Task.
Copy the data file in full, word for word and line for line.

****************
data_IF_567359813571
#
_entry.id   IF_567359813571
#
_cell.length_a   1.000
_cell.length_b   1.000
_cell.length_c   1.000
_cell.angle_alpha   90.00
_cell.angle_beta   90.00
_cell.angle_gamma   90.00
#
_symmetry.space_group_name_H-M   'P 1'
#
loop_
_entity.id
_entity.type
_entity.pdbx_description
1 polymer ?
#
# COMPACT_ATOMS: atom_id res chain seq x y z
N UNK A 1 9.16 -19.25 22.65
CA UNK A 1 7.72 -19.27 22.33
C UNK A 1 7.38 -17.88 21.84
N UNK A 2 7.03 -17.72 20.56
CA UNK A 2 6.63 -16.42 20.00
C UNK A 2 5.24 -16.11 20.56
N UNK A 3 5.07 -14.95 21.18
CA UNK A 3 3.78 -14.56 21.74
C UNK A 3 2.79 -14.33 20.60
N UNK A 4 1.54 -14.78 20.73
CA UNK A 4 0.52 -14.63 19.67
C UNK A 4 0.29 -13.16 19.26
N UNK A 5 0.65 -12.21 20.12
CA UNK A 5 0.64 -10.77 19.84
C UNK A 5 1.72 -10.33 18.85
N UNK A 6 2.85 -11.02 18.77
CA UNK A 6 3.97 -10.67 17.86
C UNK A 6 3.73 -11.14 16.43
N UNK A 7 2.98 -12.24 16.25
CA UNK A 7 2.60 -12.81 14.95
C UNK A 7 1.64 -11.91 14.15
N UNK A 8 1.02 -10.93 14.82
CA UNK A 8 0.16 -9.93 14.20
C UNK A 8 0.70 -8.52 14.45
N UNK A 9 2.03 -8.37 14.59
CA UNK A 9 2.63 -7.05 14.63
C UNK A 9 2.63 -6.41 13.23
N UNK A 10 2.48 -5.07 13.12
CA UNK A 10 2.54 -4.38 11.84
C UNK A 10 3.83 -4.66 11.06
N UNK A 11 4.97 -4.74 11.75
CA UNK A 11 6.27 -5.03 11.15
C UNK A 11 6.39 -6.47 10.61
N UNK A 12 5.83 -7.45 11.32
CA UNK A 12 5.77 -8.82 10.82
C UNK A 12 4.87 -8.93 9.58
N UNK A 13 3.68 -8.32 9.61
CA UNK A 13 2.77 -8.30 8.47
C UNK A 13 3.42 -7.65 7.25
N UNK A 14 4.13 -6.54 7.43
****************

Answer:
data_IF_567359813571
#
_entry.id   IF_567359813571
#
_cell.length_a   1.000
_cell.length_b   1.000
_cell.length_c   1.000
_cell.angle_alpha   90.00
_cell.angle_beta   90.00
_cell.angle_gamma   90.00
#
_symmetry.space_group_name_H-M   'P 1'
#
loop_
_entity.id
_entity.type
_entity.pdbx_description
1 polymer ?
#
# COMPACT_ATOMS: atom_id res chain seq x y z
N UNK A 1 9.16 -19.25 22.65
CA UNK A 1 7.72 -19.27 22.33
C UNK A 1 7.38 -17.88 21.84
N UNK A 2 7.03 -17.72 20.56
CA UNK A 2 6.63 -16.42 20.00
C UNK A 2 5.24 -16.11 20.56
N UNK A 3 5.07 -14.95 21.18
CA UNK A 3 3.78 -14.56 21.74
C UNK A 3 2.79 -14.33 20.60
N UNK A 4 1.54 -14.78 20.73
CA UNK A 4 0.52 -14.63 19.67
C UNK A 4 0.29 -13.16 19.26
N UNK A 5 0.65 -12.21 20.12
CA UNK A 5 0.64 -10.77 19.84
C UNK A 5 1.72 -10.33 18.85
N UNK A 6 2.85 -11.02 18.77
CA UNK A 6 3.97 -10.67 17.86
C UNK A 6 3.73 -11.14 16.43
N UNK A 7 2.98 -12.24 16.25
CA UNK A 7 2.60 -12.81 14.95
C UNK A 7 1.64 -11.91 14.15
N UNK A 8 1.02 -10.93 14.82
CA UNK A 8 0.16 -9.93 14.20
C UNK A 8 0.70 -8.52 14.45
N UNK A 9 2.03 -8.37 14.59
CA UNK A 9 2.63 -7.05 14.63
C UNK A 9 2.63 -6.41 13.23
N UNK A 10 2.48 -5.07 13.12
CA UNK A 10 2.54 -4.38 11.84
C UNK A 10 3.83 -4.66 11.06
N UNK A 11 4.97 -4.74 11.75
CA UNK A 11 6.27 -5.03 11.15
C UNK A 11 6.39 -6.47 10.61
N UNK A 12 5.83 -7.45 11.32
CA UNK A 12 5.77 -8.82 10.82
C UNK A 12 4.87 -8.93 9.58
N UNK A 13 3.68 -8.32 9.61
CA UNK A 13 2.77 -8.30 8.47
C UNK A 13 3.42 -7.65 7.25
N UNK A 14 4.13 -6.54 7.43